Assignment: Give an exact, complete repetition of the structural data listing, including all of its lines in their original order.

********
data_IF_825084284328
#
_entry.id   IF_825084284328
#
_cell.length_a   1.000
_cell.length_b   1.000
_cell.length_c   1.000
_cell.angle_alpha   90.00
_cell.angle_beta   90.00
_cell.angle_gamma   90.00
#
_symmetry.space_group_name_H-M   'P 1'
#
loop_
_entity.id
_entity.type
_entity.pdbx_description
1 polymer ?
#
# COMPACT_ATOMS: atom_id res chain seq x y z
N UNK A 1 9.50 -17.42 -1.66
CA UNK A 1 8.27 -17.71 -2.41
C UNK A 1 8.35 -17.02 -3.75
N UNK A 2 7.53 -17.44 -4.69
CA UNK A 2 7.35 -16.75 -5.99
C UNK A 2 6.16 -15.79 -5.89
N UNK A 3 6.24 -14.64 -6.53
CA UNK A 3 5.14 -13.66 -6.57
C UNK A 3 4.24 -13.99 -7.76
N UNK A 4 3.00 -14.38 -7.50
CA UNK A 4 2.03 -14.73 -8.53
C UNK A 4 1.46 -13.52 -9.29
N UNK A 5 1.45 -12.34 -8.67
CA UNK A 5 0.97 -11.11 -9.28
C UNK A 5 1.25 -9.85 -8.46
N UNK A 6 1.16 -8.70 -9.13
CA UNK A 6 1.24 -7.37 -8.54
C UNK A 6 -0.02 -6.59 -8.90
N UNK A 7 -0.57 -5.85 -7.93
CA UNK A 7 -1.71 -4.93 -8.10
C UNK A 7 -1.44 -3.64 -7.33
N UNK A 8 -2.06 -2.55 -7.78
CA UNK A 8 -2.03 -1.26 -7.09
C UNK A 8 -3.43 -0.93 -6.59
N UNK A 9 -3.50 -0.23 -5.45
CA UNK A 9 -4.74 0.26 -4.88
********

data_IF_825084284328
#
_entry.id   IF_825084284328
#
_cell.length_a   1.000
_cell.length_b   1.000
_cell.length_c   1.000
_cell.angle_alpha   90.00
_cell.angle_beta   90.00
_cell.angle_gamma   90.00
#
_symmetry.space_group_name_H-M   'P 1'
#
loop_
_entity.id
_entity.type
_entity.pdbx_description
1 polymer ?
#
# COMPACT_ATOMS: atom_id res chain seq x y z
N UNK A 1 9.50 -17.42 -1.66
CA UNK A 1 8.27 -17.71 -2.41
C UNK A 1 8.35 -17.02 -3.75
N UNK A 2 7.53 -17.44 -4.69
CA UNK A 2 7.35 -16.75 -5.99
C UNK A 2 6.16 -15.79 -5.89
N UNK A 3 6.24 -14.64 -6.53
CA UNK A 3 5.14 -13.66 -6.57
C UNK A 3 4.24 -13.99 -7.76
N UNK A 4 3.00 -14.38 -7.50
CA UNK A 4 2.03 -14.73 -8.53
C UNK A 4 1.46 -13.52 -9.29
N UNK A 5 1.45 -12.34 -8.67
CA UNK A 5 0.97 -11.11 -9.28
C UNK A 5 1.25 -9.85 -8.46
N UNK A 6 1.16 -8.70 -9.13
CA UNK A 6 1.24 -7.37 -8.54
C UNK A 6 -0.02 -6.59 -8.90
N UNK A 7 -0.57 -5.85 -7.93
CA UNK A 7 -1.71 -4.93 -8.10
C UNK A 7 -1.44 -3.64 -7.33
N UNK A 8 -2.06 -2.55 -7.78
CA UNK A 8 -2.03 -1.26 -7.09
C UNK A 8 -3.43 -0.93 -6.59
N UNK A 9 -3.50 -0.23 -5.45
CA UNK A 9 -4.74 0.26 -4.88